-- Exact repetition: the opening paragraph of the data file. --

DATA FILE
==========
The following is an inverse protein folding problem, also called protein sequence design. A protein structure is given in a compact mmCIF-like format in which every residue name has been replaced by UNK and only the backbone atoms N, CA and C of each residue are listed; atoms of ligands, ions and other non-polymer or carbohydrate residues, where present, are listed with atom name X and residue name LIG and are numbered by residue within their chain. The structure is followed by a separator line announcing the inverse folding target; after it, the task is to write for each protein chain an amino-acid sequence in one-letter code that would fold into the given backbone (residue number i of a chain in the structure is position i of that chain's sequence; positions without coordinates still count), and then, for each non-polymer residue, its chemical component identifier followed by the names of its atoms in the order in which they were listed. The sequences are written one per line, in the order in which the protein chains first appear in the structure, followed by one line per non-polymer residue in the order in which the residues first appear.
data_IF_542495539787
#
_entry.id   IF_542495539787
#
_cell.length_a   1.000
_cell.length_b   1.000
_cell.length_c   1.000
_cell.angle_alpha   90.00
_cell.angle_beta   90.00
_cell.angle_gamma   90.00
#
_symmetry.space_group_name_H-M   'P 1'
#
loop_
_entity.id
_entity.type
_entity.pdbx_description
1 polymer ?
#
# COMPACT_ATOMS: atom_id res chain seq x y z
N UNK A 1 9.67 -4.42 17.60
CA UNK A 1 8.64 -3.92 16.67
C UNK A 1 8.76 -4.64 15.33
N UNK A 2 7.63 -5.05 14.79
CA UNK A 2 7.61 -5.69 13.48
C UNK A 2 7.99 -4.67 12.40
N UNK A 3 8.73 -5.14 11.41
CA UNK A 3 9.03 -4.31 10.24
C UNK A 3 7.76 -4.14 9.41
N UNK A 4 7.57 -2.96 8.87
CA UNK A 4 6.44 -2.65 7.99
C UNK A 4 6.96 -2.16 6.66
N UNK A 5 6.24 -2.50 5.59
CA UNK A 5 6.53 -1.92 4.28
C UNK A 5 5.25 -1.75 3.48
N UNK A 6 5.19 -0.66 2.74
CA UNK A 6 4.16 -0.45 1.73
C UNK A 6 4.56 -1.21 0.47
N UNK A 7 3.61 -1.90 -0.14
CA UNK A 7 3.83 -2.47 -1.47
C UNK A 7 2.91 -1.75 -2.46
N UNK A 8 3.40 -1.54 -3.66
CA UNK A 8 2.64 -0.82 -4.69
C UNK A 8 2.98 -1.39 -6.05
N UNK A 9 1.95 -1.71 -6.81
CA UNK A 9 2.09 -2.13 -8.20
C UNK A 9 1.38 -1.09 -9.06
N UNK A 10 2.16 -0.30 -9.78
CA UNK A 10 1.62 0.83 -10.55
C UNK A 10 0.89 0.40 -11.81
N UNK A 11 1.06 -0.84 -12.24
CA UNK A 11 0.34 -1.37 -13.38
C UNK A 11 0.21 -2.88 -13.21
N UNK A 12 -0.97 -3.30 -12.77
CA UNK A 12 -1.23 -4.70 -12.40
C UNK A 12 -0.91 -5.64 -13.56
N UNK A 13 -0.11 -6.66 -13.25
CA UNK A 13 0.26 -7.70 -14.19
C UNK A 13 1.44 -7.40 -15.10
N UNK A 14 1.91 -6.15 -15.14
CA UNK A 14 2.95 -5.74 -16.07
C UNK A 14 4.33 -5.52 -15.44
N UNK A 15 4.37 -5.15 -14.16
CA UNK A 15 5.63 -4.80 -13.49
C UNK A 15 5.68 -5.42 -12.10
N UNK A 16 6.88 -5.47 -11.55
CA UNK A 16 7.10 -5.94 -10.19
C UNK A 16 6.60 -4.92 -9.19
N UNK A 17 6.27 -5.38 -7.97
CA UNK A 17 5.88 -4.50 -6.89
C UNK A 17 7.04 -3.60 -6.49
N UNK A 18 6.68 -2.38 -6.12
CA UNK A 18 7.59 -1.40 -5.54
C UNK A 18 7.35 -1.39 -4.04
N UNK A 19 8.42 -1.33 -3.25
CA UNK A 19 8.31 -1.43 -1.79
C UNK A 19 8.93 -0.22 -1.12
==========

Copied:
The following is an inverse protein folding problem, also called protein sequence design. A protein structure is given in a compact mmCIF-like format in which every residue name has been replaced by UNK and only the backbone atoms N, CA and C of each residue are listed; atoms of ligands, ions and other non-polymer or carbohydrate residues, where present, are listed with atom name X and residue name LIG and are numbered by residue within their chain. The structure is followed by a separator line announcing the inverse folding target; after it, the task is to write for each protein chain an amino-acid sequence in one-letter code that would fold into the given backbone (residue number i of a chain in the structure is position i of that chain's sequence; positions without coordinates still count), and then, for each non-polymer residue, its chemical component identifier followed by the names of its atoms in the order in which they were listed. The sequences are written one per line, in the order in which the protein chains first appear in the structure, followed by one line per non-polymer residue in the order in which the residues first appear.